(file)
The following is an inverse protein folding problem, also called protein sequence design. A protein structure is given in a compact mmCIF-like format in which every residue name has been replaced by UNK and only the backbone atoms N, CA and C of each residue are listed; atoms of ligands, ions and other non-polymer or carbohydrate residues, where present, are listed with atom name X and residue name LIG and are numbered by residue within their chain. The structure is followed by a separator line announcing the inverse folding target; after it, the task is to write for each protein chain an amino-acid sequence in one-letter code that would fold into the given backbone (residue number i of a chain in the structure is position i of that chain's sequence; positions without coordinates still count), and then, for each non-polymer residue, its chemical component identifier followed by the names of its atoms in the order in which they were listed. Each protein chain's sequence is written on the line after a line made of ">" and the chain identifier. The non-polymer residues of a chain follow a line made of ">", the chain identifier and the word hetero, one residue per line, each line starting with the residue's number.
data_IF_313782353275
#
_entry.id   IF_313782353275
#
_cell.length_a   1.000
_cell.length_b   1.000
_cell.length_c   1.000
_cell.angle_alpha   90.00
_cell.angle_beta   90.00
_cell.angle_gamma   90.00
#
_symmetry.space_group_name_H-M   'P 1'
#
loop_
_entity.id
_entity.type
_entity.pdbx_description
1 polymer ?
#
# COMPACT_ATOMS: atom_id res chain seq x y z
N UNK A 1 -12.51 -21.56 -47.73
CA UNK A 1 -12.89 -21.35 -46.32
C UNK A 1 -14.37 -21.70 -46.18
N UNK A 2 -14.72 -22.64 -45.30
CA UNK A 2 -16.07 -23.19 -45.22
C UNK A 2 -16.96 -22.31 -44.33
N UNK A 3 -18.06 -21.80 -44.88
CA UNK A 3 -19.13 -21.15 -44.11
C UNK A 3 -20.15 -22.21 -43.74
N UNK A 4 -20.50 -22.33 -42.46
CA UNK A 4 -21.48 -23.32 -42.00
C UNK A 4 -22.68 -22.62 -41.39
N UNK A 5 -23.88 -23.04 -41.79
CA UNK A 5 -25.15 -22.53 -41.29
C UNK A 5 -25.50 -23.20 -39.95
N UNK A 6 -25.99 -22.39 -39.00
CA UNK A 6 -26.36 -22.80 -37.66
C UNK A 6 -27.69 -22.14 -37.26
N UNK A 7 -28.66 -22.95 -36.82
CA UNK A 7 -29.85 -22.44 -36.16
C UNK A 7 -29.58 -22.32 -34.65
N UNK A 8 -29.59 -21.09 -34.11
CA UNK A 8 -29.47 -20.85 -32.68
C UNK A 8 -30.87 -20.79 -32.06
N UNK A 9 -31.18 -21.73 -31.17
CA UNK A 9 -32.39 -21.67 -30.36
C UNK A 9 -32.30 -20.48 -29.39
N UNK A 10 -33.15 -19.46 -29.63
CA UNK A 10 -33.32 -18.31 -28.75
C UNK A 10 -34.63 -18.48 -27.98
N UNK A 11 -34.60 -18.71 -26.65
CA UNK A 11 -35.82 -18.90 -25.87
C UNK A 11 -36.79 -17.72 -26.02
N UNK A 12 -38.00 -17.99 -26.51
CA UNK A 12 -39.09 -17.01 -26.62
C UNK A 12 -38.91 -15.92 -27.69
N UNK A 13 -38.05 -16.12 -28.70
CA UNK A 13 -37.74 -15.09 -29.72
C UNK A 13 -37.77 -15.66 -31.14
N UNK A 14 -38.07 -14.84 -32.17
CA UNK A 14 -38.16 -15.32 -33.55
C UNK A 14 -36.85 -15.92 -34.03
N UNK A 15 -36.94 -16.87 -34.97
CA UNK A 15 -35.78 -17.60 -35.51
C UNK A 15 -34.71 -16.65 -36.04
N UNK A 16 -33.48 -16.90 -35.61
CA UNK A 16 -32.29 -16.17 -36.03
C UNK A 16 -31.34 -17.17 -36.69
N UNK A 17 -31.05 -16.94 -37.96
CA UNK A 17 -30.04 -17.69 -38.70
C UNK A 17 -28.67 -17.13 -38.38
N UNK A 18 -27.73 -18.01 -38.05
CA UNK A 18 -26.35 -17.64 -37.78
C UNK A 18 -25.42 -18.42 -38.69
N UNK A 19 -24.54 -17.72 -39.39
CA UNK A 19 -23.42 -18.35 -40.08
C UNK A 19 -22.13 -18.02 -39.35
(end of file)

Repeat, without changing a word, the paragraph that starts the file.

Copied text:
The following is an inverse protein folding problem, also called protein sequence design. A protein structure is given in a compact mmCIF-like format in which every residue name has been replaced by UNK and only the backbone atoms N, CA and C of each residue are listed; atoms of ligands, ions and other non-polymer or carbohydrate residues, where present, are listed with atom name X and residue name LIG and are numbered by residue within their chain. The structure is followed by a separator line announcing the inverse folding target; after it, the task is to write for each protein chain an amino-acid sequence in one-letter code that would fold into the given backbone (residue number i of a chain in the structure is position i of that chain's sequence; positions without coordinates still count), and then, for each non-polymer residue, its chemical component identifier followed by the names of its atoms in the order in which they were listed. Each protein chain's sequence is written on the line after a line made of ">" and the chain identifier. The non-polymer residues of a chain follow a line made of ">", the chain identifier and the word hetero, one residue per line, each line starting with the residue's number.